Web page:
Words: Jared Rando

Photos: Nick Waygood


Intro:

Riding larger drops is for the most part the same as riding smaller drops – it’s all about judging your speed and controlling your landing. The key difference when it comes to large drops is the fear factor and quite often it is the fear factor which causes a rider to make mistakes. How do you overcome the fear factor? Well, the simple answer is progression.

The key skill you need is how to control your amplitude on the landing and have the ability to land how you choose – be it front wheel first, two wheels together or rear wheel first. Learn to master your amplitude on smaller drops before you progress to larger and larger drops and remember to practice different styles or run-ins; small lips, flat drops and downward sloping (this is the easiest to master). Once you have the basics covered, here’s how to tackle the larger drops out there.

Step 1 – Scope the landing:

While the natural instinct will be to put your bike aside and have a look on foot. The best way to scope a landing is from on your bike. This gives you a more realistic view of the approach (as you get better vision with the extra height) and will also aid you in visualising what you need to do and where you want to land. Take a couple of dummy runs and focus on where you want your front wheel to land – not the top of the landing! It can be really useful to make a mark where you want to land for extra assistance as well.

Step 2 – Spot your landing as soon as possible:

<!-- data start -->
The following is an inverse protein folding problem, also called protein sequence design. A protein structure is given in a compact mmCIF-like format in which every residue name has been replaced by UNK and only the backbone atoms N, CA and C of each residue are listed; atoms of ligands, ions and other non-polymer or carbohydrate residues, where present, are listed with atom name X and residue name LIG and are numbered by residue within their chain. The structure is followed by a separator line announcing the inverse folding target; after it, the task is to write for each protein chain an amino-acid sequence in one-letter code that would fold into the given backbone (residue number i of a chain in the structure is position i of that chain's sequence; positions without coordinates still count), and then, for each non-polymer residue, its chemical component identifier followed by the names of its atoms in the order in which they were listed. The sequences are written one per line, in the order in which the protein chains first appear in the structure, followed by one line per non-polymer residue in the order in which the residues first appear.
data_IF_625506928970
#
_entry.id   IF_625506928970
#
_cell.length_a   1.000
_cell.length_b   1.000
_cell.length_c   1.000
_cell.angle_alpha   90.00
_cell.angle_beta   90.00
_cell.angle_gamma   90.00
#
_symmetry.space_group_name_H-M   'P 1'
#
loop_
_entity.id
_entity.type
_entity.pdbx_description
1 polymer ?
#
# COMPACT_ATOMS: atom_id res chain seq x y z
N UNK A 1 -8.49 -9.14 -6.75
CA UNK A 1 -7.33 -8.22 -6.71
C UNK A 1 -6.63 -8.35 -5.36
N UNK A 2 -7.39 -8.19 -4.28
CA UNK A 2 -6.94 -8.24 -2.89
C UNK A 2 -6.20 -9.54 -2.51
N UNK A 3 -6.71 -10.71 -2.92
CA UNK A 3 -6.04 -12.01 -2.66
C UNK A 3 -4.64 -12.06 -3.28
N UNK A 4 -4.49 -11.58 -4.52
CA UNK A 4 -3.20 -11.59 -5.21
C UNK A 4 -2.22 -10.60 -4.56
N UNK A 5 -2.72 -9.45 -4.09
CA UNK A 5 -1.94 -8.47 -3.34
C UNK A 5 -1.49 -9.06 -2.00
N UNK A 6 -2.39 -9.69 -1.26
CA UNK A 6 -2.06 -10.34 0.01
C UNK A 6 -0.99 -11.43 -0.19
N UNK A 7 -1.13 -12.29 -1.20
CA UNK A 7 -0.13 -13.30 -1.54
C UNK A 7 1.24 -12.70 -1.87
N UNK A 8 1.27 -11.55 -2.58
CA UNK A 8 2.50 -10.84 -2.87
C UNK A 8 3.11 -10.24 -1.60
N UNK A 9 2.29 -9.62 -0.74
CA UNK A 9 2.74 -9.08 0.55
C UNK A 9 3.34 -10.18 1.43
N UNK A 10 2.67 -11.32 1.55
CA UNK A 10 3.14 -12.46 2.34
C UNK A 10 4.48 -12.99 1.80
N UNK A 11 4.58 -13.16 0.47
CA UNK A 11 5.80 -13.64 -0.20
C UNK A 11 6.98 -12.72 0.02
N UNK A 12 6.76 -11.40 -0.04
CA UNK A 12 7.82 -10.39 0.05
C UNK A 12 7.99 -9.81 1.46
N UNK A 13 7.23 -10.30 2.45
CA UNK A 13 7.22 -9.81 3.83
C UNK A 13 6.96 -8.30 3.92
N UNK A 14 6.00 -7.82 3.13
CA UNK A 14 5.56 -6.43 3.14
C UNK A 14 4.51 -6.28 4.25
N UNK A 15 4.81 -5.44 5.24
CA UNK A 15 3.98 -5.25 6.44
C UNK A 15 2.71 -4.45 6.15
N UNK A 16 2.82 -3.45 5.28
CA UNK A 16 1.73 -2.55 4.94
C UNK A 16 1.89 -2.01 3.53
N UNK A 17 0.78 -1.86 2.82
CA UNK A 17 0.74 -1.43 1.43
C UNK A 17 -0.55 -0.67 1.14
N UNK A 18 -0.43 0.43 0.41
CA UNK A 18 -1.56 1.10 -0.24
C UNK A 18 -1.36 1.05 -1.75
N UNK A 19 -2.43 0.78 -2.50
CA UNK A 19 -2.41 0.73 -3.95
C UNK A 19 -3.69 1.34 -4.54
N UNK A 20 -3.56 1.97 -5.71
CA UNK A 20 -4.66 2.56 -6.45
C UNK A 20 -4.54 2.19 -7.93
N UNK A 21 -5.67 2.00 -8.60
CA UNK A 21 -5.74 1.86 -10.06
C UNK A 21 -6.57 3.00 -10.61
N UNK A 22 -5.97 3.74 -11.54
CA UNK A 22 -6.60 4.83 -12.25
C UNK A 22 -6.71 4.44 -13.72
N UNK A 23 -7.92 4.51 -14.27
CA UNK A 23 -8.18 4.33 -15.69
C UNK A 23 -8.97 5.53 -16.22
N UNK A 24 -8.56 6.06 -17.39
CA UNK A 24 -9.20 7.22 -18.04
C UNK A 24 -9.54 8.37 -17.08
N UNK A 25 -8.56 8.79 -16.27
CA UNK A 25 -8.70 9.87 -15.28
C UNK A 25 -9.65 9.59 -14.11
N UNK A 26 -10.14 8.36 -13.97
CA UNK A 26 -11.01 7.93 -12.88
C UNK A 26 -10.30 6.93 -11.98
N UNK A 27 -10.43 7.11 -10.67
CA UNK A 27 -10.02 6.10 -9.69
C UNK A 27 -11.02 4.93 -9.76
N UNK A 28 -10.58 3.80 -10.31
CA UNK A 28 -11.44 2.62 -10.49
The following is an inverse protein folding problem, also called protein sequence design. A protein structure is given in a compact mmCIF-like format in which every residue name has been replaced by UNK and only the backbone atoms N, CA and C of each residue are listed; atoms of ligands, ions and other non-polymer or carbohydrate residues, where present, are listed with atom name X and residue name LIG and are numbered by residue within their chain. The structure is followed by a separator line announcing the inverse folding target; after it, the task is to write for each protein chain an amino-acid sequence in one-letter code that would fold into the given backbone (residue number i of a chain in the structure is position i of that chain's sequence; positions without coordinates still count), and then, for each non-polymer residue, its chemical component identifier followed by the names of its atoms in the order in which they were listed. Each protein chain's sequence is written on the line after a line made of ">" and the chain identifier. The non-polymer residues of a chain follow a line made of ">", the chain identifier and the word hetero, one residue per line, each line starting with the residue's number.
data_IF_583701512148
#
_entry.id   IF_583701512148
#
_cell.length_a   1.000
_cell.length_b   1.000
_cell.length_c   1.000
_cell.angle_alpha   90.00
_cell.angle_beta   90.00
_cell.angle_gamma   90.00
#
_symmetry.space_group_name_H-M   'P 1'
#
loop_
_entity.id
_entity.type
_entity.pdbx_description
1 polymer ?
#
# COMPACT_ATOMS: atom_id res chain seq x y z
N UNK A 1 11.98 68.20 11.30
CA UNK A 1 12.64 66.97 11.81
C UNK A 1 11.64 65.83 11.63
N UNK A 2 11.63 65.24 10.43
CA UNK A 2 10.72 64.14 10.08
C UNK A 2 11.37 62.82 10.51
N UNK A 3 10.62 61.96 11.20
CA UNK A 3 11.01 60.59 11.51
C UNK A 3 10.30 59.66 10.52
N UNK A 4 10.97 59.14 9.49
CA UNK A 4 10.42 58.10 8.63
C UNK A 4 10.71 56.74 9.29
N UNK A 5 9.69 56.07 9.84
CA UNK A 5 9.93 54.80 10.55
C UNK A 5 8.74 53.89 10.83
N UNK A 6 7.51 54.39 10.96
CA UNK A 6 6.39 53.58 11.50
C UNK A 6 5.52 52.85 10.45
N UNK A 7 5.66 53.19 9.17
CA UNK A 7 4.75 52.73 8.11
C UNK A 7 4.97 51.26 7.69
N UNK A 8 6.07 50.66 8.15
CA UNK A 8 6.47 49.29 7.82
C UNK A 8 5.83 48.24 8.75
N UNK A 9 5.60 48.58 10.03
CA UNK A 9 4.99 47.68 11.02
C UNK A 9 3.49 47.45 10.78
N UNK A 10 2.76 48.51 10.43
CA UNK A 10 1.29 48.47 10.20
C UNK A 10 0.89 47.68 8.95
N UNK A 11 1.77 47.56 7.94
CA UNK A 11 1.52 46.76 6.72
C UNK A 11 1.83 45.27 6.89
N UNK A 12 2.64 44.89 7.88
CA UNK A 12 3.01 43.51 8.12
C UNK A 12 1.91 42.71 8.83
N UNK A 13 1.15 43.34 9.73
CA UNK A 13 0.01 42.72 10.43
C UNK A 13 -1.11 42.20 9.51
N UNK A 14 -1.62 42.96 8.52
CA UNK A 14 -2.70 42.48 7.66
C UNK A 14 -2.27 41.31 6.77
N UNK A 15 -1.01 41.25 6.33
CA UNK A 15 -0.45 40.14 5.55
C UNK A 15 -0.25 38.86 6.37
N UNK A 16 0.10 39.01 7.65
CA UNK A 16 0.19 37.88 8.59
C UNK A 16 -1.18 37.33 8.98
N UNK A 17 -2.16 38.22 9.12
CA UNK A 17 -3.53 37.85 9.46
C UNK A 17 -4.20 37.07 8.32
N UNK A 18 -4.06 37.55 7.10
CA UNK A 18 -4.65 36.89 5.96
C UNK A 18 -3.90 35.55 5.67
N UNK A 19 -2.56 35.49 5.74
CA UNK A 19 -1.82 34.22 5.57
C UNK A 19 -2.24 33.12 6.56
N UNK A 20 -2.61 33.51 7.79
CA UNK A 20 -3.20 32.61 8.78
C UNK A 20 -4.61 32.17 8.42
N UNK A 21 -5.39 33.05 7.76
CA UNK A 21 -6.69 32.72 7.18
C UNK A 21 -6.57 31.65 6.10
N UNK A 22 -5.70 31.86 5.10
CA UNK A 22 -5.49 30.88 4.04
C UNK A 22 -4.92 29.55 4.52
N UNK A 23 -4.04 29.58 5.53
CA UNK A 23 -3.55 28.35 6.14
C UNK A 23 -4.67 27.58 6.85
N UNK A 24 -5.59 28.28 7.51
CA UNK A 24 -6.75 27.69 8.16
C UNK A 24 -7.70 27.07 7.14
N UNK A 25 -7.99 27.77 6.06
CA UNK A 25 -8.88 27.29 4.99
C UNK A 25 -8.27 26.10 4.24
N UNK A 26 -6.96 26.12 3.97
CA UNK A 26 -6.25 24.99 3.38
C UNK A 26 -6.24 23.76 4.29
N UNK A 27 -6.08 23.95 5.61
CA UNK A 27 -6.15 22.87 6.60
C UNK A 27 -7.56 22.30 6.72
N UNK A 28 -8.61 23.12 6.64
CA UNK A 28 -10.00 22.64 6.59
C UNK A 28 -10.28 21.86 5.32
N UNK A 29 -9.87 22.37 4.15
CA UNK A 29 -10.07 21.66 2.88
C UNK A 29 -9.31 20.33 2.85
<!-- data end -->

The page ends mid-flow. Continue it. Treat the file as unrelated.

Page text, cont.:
As you roll in, spot your landing as soon as possible and understand how you want to land. For this drop which is on the smaller side and has a nice downward runout, I’m looking to land slightly front wheel first with my front wheel a little over a bike length from the top of the landing. For larger drops a two wheel or slightly rear wheel landing will be better and for flat landings you definitely want to touch down rear first. Once again learning the different landing styles on smaller drops will help you judge what will suit you best for the style of drop you are attempting.

Step 3 – Use your body weight to pull back:

A really common mistake is for riders to rely solely on their arms to pull back. Use your whole body and weight to pull back off the drop. The exaggerated movement will give you more opportunity to adjust to the right angle rather than a short sharp jerk of the bars. Keep your eyes on the landing and adjust accordingly. This will also help if you get the speed slightly wrong as you can pull up a little harder if you are coming up short or less if you are going too fast. Practice different speeds on smaller drops to learn how to make the adjustments so you get it right on the larger drops.

Step 4 – Make your final adjustments closer to touchdown:

Here as I’m getting close to touching down, I’m still keeping my front wheel relatively high and will make the final adjustment just before I touch down. By doing this I’m giving myself a bit of wriggle room just in case I come up short or go too far. With a bit of experience you’ll be able to drop the rear wheel by pushing down with your legs or drop the front wheel by pulling up with your legs or dropping your front end with your arms. Practice on the smaller drops first!

Step 5 – Keep your weight centred as you land:

Last but not least it’s really important to use your whole body to soak up the landing. Use your legs and arms together and maintain a balanced and strong posture. Try your best not to tense up as well and focus on absorbing the drop with your body and your suspension will do its work in conjunction with your body.

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